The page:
This work has been published in the Teen Ink monthly print magazine. This piece has been published in Teen Ink’s monthly print magazine.

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This article has 816 comments. Post your own now!

candygirl_908 said...
Jan. 4, 2011 at 9:32 am
i like the way you think...:D!!!!!
falling_star This work has been published in the Teen Ink monthly print magazine. said...
Dec. 29, 2010 at 4:50 pm
Particuarly in highschool, the case is true. I take all honors classes and should therefore expect a lot of homework, but reading chapters of World History books, writing 11 pages of notes, reading books and writing essays for English, doing projects all the time for Earth Science, having three pages of Geometry homework in one night, studying for my daily Spanish II quizzes, practicing my flute for Wind Ensemble, and the three hours of marching band after school and on Friday and Saturday ... (more »)
penguin35 This work has been published in the Teen Ink monthly print magazine. said...
Dec. 24, 2010 at 6:04 am
This article is so amazingly well-written! You got all your points across excellently! I am in 10th grade and I have about ten minutes of homework per night, which is very strange. But I had hours of homework sometimes in middle school. I don't know why my school district assigns less homework as you get older. . . Anyway, my school district knows the 10 minutes per grade level rule, but they do not follow it. I love how you said practicing the same math problems over and over is not helpfu... (more »)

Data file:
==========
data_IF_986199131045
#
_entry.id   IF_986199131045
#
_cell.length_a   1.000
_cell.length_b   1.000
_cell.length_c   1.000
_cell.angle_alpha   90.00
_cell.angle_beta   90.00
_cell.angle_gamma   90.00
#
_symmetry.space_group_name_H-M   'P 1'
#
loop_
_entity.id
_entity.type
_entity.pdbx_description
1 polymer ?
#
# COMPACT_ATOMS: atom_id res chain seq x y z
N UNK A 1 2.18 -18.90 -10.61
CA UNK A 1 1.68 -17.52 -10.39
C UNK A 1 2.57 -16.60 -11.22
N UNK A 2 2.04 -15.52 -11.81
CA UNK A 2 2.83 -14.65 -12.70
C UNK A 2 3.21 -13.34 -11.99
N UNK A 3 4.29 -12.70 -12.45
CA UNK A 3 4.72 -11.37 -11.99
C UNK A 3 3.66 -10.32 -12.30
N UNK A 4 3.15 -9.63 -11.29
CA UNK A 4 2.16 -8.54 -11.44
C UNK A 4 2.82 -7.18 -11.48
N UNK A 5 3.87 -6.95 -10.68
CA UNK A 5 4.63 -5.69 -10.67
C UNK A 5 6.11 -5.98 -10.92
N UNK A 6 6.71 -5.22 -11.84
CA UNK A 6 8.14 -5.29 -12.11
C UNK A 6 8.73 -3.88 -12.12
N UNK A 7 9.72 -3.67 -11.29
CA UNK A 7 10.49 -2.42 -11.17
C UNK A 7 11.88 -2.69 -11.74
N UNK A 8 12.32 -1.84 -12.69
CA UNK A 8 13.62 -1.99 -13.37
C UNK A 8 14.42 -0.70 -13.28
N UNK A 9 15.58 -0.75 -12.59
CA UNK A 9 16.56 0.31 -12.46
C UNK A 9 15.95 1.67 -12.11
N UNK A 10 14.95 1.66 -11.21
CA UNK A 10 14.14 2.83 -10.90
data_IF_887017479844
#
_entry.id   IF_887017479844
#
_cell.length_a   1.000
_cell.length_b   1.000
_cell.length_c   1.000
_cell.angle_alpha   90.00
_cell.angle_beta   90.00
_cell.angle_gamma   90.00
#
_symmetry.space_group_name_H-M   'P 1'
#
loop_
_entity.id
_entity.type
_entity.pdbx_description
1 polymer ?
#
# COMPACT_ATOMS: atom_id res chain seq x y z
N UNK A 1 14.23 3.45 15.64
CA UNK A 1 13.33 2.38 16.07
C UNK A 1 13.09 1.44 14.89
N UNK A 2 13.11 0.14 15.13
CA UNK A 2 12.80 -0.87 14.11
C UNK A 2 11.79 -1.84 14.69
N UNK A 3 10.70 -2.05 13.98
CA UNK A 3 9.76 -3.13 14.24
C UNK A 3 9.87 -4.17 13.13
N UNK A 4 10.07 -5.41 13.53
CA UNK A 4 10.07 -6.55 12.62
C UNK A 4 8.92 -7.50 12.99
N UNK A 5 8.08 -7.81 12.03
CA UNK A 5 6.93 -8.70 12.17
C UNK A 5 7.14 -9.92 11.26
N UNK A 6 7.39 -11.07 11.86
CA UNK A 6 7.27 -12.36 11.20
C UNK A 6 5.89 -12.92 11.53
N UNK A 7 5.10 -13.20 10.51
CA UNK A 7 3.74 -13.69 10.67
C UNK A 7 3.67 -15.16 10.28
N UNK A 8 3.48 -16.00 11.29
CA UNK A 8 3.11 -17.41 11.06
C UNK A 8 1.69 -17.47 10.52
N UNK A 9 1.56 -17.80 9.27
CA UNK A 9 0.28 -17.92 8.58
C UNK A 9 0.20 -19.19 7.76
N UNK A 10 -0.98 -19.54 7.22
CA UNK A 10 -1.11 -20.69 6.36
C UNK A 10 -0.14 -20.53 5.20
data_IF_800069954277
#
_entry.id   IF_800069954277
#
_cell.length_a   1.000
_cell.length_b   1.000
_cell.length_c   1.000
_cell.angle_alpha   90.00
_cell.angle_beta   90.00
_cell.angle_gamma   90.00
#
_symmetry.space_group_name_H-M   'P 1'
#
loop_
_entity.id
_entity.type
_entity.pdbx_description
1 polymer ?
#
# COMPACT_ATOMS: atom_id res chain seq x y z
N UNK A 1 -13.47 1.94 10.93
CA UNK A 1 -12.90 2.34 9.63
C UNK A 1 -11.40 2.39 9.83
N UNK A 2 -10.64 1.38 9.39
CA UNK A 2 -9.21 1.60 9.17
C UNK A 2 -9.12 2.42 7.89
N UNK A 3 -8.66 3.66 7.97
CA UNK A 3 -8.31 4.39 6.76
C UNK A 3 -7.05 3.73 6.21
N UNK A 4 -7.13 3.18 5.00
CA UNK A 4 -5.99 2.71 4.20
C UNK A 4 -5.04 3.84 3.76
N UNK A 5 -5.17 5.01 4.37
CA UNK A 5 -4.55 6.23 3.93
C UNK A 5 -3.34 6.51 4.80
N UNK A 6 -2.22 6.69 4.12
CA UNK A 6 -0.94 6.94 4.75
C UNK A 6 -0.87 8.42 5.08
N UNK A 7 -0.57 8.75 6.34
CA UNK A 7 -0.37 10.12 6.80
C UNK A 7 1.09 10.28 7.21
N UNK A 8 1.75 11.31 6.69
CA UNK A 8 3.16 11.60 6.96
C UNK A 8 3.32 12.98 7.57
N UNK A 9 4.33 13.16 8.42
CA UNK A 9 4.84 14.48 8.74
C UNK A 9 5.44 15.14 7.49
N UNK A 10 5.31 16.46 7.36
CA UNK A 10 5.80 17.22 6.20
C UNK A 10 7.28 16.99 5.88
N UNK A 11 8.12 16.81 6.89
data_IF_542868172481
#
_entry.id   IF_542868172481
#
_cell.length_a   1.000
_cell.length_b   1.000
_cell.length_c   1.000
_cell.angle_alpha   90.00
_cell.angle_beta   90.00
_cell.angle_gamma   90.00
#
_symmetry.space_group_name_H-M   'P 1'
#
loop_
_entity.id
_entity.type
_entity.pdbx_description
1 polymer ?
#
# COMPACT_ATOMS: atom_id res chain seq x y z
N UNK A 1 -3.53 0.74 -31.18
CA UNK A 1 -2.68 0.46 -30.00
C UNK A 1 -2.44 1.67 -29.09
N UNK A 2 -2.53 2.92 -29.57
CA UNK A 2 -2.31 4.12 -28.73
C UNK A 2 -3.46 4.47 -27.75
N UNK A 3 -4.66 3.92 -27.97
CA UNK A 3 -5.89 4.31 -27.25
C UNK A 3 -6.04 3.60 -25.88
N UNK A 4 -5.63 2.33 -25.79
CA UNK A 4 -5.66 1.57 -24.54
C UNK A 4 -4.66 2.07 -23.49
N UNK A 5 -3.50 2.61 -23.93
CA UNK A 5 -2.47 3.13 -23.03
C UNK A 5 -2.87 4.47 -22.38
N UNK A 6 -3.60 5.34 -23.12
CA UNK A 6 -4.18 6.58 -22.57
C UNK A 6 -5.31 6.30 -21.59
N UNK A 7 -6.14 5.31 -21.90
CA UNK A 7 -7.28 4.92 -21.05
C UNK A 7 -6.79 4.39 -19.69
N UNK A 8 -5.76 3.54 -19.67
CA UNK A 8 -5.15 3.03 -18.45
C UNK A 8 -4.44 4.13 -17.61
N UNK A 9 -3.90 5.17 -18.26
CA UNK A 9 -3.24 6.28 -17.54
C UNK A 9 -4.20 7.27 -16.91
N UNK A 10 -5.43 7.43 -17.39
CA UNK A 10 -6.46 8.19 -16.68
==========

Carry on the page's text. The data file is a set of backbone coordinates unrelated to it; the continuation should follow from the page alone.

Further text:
Madisoon said...
Dec. 15, 2010 at 3:28 pm

You presented your aritcle beautifully! I think you should try out for your debate team, if you have one. Also, I think posting this on Teen Ink will let many people know about these studies that have never heard of them before. I commend you on spreading the word.

Keep up the good work, - Jamie

candygirl_908 replied...
Jan. 5, 2011 at 7:05 am
you did well i think you should get your point across adults in your school and schools around you.
ellyn-bo-bellyn said...
Dec. 15, 2010 at 1:32 pm
wow. I didn't know about the NEA rule..... I have way more than 90 minutes of homework a night.... there teachers need to calm down. =) Thank you!
xXMasochistaXx said...
Dec. 14, 2010 at 8:26 pm
You just may become famous one day for helping us! This is so true! I remember in fifth grade I got so little homework but now I am like getting PACKETS to do in one night -.- you rock! I need to show this to my school
JenMikalaEngel said...
Dec. 11, 2010 at 6:51 pm
Amazing article! You present your argument so well! I have half a mind to show this to my school's administration!
TheWordSmith said...
Dec. 11, 2010 at 5:19 pm

Wonderful article! Your point was excellently presented. I could tell you had done lots of research on this article.